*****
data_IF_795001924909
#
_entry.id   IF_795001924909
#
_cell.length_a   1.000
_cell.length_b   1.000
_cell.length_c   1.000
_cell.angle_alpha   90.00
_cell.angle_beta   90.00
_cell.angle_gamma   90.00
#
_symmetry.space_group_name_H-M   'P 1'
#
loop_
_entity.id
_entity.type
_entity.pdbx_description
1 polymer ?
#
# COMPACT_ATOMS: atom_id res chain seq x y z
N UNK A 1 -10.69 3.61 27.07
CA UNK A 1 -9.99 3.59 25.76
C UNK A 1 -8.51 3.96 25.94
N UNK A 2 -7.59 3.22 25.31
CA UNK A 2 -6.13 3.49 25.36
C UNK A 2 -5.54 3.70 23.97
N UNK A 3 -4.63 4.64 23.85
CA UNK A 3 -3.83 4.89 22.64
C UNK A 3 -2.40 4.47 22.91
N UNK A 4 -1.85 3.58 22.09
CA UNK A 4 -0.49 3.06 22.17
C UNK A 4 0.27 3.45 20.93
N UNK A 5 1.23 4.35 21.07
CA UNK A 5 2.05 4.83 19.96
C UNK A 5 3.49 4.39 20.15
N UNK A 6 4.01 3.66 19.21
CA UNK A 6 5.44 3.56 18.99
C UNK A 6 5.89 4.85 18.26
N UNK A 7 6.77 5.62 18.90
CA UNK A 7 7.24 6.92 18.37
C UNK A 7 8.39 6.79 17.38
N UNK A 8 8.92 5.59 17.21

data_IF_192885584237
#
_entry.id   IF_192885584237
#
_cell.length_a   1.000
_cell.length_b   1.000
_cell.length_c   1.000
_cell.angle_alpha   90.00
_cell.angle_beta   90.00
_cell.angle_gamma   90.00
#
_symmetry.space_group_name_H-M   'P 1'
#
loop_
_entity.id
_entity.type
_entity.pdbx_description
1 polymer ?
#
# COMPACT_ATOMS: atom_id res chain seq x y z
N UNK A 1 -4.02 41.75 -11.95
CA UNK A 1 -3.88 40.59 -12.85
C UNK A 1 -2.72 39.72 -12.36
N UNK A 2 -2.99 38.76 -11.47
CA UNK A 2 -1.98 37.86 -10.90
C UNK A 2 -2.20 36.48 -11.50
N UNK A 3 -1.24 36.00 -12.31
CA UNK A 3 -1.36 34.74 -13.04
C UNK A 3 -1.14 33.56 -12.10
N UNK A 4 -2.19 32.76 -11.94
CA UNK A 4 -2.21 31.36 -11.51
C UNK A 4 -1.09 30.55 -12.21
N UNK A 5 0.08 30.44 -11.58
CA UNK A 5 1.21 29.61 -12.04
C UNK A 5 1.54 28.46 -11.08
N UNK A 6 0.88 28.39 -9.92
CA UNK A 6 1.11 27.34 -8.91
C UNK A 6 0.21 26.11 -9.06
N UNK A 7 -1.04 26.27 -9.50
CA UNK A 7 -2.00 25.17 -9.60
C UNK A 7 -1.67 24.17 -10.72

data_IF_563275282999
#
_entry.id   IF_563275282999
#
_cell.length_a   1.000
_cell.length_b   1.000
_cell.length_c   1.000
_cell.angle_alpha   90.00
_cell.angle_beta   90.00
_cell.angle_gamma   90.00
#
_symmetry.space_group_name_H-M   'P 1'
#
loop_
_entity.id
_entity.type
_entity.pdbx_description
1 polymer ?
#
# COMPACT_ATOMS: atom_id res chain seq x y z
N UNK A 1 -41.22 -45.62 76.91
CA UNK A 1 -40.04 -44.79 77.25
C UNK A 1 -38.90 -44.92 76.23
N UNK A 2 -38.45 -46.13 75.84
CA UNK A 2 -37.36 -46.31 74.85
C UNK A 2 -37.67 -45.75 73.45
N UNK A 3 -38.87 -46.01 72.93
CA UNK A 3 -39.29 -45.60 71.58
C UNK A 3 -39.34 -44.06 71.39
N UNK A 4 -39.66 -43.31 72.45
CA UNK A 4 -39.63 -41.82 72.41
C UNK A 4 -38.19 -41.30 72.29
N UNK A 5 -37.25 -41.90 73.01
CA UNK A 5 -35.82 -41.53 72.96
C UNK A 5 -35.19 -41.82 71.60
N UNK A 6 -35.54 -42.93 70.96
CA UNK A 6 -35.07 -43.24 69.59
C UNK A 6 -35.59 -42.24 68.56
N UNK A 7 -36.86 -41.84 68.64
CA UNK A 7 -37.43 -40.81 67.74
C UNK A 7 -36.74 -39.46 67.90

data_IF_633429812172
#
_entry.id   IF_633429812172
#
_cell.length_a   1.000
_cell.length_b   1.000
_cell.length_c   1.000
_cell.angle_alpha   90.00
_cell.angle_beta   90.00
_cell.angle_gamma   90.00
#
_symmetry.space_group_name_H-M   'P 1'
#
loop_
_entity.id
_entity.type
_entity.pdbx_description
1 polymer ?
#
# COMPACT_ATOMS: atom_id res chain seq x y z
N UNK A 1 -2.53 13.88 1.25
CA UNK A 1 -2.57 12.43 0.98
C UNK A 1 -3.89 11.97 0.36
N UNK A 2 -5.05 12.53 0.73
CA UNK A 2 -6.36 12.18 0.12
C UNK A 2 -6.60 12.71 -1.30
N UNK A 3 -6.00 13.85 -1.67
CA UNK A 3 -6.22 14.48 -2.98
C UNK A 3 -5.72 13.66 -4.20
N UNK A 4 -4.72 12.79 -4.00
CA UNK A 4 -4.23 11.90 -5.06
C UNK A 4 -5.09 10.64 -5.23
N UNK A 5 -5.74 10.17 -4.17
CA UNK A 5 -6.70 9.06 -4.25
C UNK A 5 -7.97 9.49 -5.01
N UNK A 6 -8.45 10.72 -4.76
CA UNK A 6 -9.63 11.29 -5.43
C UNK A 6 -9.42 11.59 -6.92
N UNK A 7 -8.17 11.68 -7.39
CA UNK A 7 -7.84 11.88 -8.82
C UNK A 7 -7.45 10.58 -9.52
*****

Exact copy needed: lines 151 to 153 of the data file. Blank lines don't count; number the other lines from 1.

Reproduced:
N UNK A 3 -6.00 13.85 -1.67
CA UNK A 3 -6.22 14.48 -2.98
C UNK A 3 -5.72 13.66 -4.20